Following protracted discussion and debate, this week the British Home Secretary announced changes to the UK visa system designed to encourage more Chinese visitors to the UK. Along with “a simplified, streamlined application process and dedicated Embassy staff to assist with UK applications,” the measures include an allowance for business travelers to keep hold of their passports while their visas are being processed. And though these changes to the visa policy do not yet address one of the biggest issues hampering greater Chinese tourism in the UK — the need to get separate visas for the UK and Ireland and Europe’s 25-nation Schengen zone — they could tackle other major gripes: time and inefficiency.
As the UK Border Agency points out, the new visa changes will be made over the next six months, and include:
Simplified Approved Destination Scheme (ADS) process: including shortened online application form and streamlined requirements for ADS customers.
Assistance for business: a business network has been established, with dedicated Embassy staff to assist businesses with their UK visa requirements.
Passport pass-back: a service for business travellers and ADS tourists which allows customers to keep their passport while their visa is being processed. This means they can travel or apply for another visa if they need to, reducing the time it takes to get two visas.
Visa training for agents: a new online visa training module for the Brit Agent network in China so they can better assist Chinese customers wanting to travel to the UK.
Convenient biometric capture: a mobile biometric service which will be available to applicants who wish to have their biometric information taken at a location more convenient to them, rather than visiting a visa application centre.
Priority visa eligibility: expanded to include Tier 4 students and those who have previously travelled within Schengen .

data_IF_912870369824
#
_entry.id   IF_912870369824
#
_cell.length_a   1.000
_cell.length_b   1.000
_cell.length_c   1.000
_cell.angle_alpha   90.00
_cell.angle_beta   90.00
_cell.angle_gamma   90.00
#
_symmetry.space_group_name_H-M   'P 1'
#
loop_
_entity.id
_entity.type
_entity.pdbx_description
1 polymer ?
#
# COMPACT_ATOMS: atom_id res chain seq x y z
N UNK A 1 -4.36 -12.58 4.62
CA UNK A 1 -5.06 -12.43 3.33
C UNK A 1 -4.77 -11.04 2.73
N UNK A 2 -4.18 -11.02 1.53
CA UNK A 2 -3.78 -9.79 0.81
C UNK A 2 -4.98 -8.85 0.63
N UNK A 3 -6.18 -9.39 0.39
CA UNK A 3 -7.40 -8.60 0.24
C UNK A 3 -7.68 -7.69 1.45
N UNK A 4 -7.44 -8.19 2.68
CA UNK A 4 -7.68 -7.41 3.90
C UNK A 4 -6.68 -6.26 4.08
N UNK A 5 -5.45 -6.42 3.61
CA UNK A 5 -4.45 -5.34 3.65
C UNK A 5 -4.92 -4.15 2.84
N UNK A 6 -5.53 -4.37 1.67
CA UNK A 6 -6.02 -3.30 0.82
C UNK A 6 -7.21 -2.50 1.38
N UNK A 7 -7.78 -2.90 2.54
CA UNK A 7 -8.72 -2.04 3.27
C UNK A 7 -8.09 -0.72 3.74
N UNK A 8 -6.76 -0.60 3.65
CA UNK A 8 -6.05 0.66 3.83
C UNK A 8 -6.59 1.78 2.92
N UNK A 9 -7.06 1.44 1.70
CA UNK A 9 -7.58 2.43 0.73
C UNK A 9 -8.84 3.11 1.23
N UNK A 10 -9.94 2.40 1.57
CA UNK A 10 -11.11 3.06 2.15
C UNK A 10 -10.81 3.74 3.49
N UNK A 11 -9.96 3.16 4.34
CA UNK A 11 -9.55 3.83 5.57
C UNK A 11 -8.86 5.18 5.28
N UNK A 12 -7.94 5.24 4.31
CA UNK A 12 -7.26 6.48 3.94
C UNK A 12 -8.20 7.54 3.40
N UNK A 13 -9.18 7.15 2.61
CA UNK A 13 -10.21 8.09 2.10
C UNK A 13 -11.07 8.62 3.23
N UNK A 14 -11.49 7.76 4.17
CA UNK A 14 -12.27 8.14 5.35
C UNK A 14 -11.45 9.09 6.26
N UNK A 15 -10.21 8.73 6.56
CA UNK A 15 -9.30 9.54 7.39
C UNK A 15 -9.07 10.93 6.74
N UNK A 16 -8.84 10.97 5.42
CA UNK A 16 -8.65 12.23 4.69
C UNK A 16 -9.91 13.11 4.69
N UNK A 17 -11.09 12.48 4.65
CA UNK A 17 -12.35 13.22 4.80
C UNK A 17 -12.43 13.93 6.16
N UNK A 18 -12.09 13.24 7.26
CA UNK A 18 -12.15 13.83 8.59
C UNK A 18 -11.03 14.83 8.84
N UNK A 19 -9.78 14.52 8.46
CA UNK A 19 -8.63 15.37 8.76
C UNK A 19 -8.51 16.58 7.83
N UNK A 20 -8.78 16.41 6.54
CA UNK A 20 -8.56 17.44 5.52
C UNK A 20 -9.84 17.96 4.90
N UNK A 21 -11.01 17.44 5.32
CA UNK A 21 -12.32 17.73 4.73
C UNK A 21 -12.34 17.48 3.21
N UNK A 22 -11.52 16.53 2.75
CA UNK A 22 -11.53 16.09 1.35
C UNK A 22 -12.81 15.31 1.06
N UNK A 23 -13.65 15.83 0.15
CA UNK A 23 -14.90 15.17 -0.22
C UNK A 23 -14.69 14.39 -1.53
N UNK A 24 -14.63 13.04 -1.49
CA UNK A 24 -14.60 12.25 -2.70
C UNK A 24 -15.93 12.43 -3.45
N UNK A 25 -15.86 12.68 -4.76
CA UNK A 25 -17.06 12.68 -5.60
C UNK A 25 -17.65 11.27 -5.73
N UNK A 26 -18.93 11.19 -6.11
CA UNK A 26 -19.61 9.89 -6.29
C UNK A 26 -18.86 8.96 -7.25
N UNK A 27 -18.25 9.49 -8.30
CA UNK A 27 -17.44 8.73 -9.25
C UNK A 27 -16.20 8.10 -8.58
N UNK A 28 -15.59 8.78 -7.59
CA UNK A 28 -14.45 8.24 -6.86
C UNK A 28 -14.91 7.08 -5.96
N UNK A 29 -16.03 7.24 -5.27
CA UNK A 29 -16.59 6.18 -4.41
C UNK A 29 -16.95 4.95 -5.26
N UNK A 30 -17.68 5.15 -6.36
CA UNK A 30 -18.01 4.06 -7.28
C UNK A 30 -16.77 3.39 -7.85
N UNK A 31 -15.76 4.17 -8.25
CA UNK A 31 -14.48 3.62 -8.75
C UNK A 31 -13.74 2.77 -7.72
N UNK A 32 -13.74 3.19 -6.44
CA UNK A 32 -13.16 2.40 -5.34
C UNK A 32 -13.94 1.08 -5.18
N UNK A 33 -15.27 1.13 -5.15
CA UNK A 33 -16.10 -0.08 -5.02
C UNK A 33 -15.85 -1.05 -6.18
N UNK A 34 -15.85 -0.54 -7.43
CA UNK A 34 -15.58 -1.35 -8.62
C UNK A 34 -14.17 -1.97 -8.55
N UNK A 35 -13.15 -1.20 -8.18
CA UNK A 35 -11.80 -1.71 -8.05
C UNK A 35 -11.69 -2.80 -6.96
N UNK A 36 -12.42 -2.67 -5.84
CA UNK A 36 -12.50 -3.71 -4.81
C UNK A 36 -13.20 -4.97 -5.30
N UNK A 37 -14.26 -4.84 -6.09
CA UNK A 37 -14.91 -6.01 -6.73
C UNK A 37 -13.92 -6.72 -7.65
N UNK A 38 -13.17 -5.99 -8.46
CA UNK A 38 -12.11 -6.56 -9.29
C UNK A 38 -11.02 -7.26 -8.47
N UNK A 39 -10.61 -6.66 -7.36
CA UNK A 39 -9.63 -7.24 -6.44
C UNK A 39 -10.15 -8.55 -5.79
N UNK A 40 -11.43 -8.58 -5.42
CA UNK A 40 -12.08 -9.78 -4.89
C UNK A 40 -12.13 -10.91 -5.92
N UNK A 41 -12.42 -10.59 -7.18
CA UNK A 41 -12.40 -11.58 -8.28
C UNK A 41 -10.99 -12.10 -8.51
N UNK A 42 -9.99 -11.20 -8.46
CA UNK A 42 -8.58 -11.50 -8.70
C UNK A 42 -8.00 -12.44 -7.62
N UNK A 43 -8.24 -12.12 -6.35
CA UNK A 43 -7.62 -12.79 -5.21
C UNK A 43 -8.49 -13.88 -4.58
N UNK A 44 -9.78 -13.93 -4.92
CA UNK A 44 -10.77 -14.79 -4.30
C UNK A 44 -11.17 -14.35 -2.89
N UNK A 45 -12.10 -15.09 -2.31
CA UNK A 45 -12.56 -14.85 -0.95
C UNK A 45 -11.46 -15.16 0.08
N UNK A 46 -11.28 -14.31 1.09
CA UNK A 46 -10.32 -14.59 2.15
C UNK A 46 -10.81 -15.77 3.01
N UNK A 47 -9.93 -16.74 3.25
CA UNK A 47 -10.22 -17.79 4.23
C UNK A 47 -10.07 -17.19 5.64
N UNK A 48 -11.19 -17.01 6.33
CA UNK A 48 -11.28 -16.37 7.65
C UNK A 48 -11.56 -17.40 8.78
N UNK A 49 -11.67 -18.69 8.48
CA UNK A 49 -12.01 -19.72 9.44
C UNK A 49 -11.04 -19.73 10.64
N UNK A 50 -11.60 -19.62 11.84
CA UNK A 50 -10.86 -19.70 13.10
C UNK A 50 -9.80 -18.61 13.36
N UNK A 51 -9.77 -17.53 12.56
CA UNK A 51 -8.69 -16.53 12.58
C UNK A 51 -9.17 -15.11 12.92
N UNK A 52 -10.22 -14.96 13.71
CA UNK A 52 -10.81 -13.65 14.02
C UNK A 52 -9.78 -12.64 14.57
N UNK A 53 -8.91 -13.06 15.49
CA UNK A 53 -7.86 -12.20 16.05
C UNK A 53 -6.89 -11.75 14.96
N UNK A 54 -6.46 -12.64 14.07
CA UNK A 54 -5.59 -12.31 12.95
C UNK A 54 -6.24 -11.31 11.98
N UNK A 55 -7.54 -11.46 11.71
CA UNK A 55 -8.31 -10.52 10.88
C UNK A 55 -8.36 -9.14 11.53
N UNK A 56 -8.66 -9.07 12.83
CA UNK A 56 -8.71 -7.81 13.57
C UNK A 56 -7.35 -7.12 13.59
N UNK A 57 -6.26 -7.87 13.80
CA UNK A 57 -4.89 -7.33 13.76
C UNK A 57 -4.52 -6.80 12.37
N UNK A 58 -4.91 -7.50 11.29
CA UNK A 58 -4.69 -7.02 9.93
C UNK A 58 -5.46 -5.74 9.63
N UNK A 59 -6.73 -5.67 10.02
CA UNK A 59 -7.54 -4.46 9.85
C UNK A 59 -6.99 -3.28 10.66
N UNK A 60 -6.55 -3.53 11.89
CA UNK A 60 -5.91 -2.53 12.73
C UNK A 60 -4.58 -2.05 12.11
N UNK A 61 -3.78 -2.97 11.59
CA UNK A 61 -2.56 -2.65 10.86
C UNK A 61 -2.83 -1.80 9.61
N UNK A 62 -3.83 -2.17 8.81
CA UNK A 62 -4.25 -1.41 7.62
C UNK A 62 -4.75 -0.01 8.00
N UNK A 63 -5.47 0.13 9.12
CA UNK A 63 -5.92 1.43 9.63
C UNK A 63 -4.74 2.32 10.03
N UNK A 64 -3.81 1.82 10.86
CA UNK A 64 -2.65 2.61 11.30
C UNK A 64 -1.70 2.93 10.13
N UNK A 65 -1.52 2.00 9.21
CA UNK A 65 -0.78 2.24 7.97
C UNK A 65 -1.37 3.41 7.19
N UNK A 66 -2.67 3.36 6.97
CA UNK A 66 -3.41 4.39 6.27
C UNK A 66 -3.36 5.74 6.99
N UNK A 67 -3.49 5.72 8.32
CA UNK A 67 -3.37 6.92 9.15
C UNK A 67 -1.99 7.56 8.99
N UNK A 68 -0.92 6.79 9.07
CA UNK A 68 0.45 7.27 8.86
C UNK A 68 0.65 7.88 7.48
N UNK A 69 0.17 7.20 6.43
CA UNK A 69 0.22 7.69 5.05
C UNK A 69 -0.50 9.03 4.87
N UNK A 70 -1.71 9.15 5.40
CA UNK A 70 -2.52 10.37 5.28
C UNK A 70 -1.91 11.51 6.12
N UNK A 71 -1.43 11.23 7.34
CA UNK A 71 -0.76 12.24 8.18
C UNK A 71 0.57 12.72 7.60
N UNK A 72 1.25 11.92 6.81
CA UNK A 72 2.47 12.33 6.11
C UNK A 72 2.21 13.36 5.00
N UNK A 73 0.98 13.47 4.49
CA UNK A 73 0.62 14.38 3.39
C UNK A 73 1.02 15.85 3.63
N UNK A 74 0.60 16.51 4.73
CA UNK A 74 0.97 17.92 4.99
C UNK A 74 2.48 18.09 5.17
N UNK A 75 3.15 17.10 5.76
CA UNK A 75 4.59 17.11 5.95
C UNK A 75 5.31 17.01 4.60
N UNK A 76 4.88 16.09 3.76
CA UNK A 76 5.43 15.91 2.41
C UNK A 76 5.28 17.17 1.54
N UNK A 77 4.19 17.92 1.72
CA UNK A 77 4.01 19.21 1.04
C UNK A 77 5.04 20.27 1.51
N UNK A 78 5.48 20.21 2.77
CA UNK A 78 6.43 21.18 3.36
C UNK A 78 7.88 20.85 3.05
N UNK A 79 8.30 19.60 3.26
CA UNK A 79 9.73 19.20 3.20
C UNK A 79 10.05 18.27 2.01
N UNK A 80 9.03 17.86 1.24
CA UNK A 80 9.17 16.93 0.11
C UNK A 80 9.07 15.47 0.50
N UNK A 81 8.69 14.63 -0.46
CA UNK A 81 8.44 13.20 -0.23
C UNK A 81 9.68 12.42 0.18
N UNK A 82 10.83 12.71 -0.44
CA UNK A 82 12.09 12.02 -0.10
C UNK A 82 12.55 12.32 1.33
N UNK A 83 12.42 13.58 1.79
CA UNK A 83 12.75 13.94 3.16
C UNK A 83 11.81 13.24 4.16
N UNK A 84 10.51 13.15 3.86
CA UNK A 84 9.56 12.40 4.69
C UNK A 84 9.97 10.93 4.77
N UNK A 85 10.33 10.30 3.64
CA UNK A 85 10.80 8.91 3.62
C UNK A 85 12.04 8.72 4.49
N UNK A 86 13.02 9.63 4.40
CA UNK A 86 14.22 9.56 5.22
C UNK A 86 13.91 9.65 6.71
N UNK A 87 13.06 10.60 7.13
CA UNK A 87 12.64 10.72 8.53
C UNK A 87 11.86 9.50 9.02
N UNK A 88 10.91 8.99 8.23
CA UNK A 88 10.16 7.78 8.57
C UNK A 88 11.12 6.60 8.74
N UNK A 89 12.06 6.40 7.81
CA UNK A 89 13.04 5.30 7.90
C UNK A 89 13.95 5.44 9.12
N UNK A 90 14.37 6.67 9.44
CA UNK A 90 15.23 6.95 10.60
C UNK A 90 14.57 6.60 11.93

Improved application processes: improvements to the online application process (in April 2013) including the introduction of translated application forms.
An enhanced Select Business Scheme: the enhanced scheme will remove the onerous reporting requirements that have made it cumbersome and bureaucratic for many companies.
With the UK angling for more international tourism, and London high-end retailers hoping to siphon off some of the money otherwise being spent in Paris by wealthy Chinese travelers, changes to the visa policy can’t come soon enough. In 2010, only five percent of the 2.2 million Chinese visitors to Europe visited the UK, with France attracting nearly eight times as many visitors. British tourism and retail organizations estimate that the UK is losing out on some £1.2 billion (US$1.9 billion) a year from Chinese tourists who travel elsewhere due to visa red tape. As a report from VisitBritain recently pointed out, 61 percent of Chinese tourists who decided not to travel to the UK did so because they were frustrated by the visa process.
Among British retailers, the sense that they are failing to cash in on a key new demographic is palpable, considering the average expenditure of all tourists in the UK is £567 ($923) each yet Chinese visitors spend on average £1,688 ($2,748), according to the Heart of London Business Alliance. Though VisitBritain predicts a 113 percent total increase in the number of Chinese travelers (excluding Hong Kong) over the next eight years — owing more to the fact that outbound travel is growing as a whole — and expects the UK to bring in around 300,000 Chinese tourists by 2020, the fewer than 110,000 trips by Chinese tourists to the UK in 2011 is a drop in the bucket compared to the more than one million who visited Paris alone.